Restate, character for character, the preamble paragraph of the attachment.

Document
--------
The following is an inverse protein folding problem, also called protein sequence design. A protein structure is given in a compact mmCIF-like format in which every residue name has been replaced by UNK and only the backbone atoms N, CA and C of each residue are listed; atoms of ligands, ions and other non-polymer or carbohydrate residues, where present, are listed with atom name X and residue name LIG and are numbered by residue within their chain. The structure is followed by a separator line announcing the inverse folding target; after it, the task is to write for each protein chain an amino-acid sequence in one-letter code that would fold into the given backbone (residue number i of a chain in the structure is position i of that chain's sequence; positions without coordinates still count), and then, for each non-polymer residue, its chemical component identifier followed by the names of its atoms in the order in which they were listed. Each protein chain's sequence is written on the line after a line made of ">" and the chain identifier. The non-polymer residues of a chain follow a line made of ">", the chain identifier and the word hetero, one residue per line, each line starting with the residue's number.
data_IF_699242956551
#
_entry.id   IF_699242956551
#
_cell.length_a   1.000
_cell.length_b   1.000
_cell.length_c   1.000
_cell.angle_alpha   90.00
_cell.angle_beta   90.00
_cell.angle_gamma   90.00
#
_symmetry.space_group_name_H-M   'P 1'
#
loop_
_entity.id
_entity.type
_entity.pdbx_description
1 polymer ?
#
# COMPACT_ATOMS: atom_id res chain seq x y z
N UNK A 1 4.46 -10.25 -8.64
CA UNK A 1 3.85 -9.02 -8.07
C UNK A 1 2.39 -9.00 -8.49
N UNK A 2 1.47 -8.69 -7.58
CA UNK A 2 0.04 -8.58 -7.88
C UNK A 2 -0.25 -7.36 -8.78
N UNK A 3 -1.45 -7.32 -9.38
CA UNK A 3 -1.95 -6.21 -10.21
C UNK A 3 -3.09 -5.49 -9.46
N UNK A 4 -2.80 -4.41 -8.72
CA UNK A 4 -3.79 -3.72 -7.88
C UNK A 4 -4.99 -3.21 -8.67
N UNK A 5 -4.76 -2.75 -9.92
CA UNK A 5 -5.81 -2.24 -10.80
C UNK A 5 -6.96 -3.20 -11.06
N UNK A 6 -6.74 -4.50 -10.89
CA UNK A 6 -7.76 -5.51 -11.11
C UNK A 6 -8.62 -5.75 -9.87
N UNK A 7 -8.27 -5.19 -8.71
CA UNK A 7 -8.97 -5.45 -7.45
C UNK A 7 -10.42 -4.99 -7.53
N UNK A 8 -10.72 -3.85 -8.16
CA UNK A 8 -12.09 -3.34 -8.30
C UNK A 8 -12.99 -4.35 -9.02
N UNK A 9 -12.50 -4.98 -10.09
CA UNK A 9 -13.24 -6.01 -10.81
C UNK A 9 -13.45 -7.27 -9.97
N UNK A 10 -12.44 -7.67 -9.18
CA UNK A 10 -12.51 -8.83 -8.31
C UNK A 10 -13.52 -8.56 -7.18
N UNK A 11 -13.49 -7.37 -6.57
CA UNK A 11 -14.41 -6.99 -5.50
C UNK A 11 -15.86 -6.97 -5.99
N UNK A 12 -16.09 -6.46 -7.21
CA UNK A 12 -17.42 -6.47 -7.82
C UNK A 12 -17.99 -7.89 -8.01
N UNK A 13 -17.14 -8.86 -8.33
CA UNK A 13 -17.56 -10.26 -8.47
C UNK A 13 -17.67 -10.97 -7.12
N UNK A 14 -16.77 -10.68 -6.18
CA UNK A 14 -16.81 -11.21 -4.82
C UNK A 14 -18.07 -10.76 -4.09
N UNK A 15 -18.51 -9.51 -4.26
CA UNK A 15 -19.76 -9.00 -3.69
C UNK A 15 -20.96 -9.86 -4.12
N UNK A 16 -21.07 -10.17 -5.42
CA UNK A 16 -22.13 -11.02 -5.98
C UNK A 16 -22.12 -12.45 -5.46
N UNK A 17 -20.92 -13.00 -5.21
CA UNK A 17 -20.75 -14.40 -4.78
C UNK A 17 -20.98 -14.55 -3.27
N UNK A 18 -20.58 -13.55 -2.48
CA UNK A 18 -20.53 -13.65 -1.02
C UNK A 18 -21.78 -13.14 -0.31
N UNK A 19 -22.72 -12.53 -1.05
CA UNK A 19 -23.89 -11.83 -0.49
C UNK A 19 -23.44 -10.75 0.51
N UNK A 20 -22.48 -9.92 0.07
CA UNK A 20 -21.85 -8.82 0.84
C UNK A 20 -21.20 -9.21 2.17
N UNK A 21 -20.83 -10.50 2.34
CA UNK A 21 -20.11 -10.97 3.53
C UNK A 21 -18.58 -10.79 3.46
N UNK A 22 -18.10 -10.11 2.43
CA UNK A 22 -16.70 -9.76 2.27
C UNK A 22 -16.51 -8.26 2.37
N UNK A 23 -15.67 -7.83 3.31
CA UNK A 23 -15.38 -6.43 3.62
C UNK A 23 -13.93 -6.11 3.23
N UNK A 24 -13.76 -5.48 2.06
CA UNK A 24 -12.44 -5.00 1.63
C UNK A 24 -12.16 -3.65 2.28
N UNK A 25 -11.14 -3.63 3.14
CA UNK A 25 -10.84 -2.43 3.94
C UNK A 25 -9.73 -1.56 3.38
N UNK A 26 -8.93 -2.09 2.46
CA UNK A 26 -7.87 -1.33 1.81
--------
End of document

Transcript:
The following is an inverse protein folding problem, also called protein sequence design. A protein structure is given in a compact mmCIF-like format in which every residue name has been replaced by UNK and only the backbone atoms N, CA and C of each residue are listed; atoms of ligands, ions and other non-polymer or carbohydrate residues, where present, are listed with atom name X and residue name LIG and are numbered by residue within their chain. The structure is followed by a separator line announcing the inverse folding target; after it, the task is to write for each protein chain an amino-acid sequence in one-letter code that would fold into the given backbone (residue number i of a chain in the structure is position i of that chain's sequence; positions without coordinates still count), and then, for each non-polymer residue, its chemical component identifier followed by the names of its atoms in the order in which they were listed. Each protein chain's sequence is written on the line after a line made of ">" and the chain identifier. The non-polymer residues of a chain follow a line made of ">", the chain identifier and the word hetero, one residue per line, each line starting with the residue's number.